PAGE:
Durham University
Programme and Module Handbook

Postgraduate Programme and Module Handbook 2019-2020 (archived)

Module MELA45360: Visual Culture: Theory and Practice

Department: Modern Languages and Cultures

MELA45360: Visual Culture: Theory and Practice

Type Tied Level 4 Credits 60 Availability Available in 2019/20 Module Cap None.
Tied to MA in Visual Culture


  • None


  • None

Excluded Combination of Modules

  • None


  • This module aims to:
  • provide students with a critical overview of the interdisciplinary study of visual arts and culture
  • equip students with key research skills, including an introduction to working practices in museums and galleries
  • offer students the opportunity to develop their own specialized research interests within the broad field of visual arts and culture.


  • This course develops students’ attention to visual literacy by offering critical engagement with the study of visual arts and culture through the study of key theoretical texts, visual culture institutions, and a wide range of visual objects, including painting, sculpture, photography and scientific images, drawn from a variety of historical and geographical contexts.
  • The course focuses on three interrelated approaches: the attentive analysis of visual objects, the study of practices of looking and the investigation of the nature of perception. It draws on key theoretical works in the field, which may include texts by Alpers, Bal, Bann, Barthes, Baxendal, Benjamin, Burgen, Bryson, Kenneth Clark, TJ Clark, Crary, Deleuze, Foster, Greenberg, Krauss, Ranciere, Riegl, Tagg, Vidler and Warburg.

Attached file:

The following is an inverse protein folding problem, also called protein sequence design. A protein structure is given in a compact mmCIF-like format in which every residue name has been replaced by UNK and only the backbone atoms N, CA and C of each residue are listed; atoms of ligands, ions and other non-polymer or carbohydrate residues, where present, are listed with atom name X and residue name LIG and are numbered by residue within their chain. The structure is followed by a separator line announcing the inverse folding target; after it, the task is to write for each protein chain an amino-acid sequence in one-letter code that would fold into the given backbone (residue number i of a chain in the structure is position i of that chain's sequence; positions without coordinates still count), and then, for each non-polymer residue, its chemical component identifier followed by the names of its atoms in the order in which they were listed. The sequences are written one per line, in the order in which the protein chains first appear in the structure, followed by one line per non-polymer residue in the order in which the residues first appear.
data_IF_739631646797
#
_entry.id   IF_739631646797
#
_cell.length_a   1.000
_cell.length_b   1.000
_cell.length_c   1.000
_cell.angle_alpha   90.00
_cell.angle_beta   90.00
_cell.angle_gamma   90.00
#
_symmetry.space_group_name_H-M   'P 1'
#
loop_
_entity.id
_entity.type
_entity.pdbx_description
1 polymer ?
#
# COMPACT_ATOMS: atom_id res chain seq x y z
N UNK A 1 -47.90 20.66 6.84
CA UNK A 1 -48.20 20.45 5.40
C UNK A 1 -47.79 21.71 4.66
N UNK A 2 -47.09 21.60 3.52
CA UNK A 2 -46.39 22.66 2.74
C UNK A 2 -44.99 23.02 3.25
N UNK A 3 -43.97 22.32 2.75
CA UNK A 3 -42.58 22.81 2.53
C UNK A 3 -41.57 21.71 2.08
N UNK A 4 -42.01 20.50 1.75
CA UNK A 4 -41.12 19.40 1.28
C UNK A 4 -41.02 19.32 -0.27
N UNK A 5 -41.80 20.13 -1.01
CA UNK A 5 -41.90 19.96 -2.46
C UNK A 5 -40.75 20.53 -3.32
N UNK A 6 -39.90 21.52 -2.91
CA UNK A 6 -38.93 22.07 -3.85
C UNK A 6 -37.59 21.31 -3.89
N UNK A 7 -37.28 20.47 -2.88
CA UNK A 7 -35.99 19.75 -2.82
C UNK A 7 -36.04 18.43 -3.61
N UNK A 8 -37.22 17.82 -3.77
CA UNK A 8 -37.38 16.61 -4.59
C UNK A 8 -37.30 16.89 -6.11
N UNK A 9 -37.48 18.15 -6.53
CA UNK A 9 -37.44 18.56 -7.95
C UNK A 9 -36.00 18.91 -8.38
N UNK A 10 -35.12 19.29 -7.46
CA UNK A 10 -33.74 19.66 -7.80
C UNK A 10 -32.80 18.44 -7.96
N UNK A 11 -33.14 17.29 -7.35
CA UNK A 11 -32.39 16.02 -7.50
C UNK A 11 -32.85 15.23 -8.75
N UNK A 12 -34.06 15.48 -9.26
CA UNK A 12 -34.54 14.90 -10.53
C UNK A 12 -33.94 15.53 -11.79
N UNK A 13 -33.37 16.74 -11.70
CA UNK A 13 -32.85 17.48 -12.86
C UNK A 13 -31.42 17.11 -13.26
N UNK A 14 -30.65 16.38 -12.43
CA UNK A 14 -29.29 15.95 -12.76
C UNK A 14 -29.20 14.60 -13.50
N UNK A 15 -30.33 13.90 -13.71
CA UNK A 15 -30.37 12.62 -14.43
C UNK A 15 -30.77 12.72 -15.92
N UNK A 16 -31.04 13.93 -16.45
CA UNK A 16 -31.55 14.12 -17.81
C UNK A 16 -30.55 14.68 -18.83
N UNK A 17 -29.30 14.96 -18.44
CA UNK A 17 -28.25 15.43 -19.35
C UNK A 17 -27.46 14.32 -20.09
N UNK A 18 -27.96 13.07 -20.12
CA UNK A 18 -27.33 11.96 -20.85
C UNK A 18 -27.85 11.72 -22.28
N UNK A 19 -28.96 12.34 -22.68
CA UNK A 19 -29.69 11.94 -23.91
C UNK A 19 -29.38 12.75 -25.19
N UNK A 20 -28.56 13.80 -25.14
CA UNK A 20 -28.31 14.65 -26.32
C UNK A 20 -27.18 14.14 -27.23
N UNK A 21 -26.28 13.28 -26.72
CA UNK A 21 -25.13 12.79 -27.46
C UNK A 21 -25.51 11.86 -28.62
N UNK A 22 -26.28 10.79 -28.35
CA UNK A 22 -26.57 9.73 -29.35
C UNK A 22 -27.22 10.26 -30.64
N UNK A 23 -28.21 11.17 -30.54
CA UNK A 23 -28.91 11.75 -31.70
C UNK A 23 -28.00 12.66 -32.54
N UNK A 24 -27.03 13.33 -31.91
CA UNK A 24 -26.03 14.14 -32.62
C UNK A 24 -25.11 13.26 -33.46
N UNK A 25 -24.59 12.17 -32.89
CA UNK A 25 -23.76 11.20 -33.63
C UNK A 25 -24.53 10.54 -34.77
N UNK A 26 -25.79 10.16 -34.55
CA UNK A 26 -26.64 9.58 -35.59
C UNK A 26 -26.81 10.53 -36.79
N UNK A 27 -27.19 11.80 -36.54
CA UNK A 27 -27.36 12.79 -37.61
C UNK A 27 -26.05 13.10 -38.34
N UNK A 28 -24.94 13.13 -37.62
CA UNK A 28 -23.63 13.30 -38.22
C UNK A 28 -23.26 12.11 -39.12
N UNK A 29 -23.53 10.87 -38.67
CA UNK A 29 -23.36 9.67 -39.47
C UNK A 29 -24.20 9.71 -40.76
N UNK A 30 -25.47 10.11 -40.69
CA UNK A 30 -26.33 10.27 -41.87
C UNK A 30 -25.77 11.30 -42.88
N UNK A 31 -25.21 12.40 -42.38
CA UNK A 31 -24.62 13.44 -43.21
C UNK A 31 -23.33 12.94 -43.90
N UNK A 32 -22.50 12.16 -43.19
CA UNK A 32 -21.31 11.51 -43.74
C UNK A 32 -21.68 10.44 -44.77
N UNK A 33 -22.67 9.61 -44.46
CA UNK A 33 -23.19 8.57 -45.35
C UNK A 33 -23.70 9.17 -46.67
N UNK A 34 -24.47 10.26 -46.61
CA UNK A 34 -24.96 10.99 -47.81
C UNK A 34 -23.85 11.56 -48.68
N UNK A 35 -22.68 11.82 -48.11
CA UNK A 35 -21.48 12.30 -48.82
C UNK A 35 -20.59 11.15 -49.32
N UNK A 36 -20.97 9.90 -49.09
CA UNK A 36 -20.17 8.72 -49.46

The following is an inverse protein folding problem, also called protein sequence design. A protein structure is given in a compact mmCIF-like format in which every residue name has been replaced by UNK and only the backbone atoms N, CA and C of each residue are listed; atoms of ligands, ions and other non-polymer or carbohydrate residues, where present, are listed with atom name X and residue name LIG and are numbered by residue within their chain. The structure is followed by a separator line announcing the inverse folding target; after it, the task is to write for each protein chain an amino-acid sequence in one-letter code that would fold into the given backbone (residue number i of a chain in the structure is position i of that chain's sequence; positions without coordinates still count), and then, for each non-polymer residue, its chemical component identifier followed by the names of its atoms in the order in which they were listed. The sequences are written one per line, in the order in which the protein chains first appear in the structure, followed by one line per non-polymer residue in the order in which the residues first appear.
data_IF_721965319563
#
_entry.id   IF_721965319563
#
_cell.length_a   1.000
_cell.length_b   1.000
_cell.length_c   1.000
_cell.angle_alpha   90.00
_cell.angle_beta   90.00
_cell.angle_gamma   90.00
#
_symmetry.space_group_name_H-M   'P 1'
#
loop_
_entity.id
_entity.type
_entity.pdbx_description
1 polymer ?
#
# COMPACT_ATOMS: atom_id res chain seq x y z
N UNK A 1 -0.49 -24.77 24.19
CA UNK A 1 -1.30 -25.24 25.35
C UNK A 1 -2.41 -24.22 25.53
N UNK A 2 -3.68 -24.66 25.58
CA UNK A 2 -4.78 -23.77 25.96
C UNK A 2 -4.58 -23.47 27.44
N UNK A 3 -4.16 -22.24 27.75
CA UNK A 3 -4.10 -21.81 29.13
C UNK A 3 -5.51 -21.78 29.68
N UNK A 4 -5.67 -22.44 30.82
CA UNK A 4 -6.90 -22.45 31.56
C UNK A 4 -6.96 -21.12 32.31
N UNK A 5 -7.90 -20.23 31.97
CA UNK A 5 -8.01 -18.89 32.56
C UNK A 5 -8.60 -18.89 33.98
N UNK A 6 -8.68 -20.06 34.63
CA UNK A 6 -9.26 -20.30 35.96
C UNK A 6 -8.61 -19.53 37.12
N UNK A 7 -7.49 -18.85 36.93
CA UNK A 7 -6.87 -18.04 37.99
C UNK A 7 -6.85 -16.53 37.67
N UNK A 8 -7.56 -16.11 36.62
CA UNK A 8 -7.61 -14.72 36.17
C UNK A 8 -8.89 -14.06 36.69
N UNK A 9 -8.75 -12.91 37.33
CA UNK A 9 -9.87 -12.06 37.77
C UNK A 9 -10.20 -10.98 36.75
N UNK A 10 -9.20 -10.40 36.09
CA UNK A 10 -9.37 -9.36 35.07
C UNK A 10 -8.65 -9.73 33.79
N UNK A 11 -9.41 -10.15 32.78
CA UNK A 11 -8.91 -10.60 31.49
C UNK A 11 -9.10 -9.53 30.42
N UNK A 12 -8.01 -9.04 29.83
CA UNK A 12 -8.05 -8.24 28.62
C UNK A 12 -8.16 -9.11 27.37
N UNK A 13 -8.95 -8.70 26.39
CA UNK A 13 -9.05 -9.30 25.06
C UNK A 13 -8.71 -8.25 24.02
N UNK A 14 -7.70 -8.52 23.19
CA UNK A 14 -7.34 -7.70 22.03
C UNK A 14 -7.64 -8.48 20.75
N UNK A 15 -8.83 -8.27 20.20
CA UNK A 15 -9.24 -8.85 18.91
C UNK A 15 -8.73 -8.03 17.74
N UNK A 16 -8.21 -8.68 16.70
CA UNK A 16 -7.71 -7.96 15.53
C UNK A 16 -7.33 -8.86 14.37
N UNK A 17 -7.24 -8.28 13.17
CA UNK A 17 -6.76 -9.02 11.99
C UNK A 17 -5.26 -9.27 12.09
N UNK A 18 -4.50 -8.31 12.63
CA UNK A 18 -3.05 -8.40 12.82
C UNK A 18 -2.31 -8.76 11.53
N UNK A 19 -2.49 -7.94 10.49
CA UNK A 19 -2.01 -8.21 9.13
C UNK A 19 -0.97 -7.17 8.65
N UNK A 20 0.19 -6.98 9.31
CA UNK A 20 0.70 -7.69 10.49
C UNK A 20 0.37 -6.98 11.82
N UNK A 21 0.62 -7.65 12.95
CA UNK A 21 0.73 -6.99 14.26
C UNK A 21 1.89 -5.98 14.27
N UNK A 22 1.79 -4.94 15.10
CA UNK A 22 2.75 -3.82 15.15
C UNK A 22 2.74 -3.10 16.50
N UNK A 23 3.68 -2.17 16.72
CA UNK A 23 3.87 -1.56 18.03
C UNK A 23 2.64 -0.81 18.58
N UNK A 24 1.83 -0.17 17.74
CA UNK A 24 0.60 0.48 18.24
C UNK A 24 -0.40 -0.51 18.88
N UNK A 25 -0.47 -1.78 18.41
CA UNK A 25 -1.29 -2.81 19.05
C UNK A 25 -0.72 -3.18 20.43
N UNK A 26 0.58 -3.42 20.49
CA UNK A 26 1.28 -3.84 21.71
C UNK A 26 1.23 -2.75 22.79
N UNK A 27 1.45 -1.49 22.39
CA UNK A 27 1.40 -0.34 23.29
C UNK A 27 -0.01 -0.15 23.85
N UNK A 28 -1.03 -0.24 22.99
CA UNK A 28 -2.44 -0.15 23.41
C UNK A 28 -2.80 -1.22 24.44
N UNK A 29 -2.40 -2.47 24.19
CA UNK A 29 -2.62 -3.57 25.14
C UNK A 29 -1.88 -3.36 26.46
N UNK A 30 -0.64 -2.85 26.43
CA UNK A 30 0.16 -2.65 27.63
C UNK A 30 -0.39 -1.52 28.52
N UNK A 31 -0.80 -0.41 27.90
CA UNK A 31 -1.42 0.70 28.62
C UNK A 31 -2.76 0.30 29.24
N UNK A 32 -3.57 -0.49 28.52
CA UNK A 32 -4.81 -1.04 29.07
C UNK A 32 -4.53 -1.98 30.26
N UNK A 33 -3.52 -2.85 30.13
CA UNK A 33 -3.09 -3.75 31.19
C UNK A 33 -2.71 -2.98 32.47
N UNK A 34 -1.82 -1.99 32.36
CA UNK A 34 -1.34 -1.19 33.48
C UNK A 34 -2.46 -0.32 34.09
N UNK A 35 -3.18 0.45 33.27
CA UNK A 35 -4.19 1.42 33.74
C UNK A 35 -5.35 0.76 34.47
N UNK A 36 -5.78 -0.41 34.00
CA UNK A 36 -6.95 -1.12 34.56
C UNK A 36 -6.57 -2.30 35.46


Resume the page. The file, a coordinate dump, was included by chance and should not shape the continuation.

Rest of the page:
• The course also includes research visits and fieldwork in leading visual culture institutions, such as the National Media Museum, the Scottish National Gallery and the Scottish National Museum. While the first half of the course offers a broad overview of the field of visual art and culture, the second half is designed to allow students to explore in depth a subject of their own choosing, working with relevant subject specialists.
  • The areas that can be covered are wide, drawing upon the considerable expertise in visual culture in Durham’s Centre for Visual Arts and Culture: from the Italian Renaissance to Japanese manga and anime, from scientific imaging practices to portraiture, from mediaeval iconography to critical landscape studies, students can tailor the course to meet their own research interests.
  • A list of those contributing to the programme and the areas that they are able to supervise, will be available electronically. The acquisition of key research skills will also be embedded in this course through workshops focusing on information retrieval, writing a research proposal, professional writing and working with visual objects, museums and galleries.

Learning Outcomes

Subject-specific Knowledge:
  • Critical understanding of key theories of visual art and culture
  • Knowledge of the working practices of museums, galleries and other heritage organizations
  • Knowledge of visual objects of different types, from a range of historical periods and geographical locations
  • Knowledge of image-making practices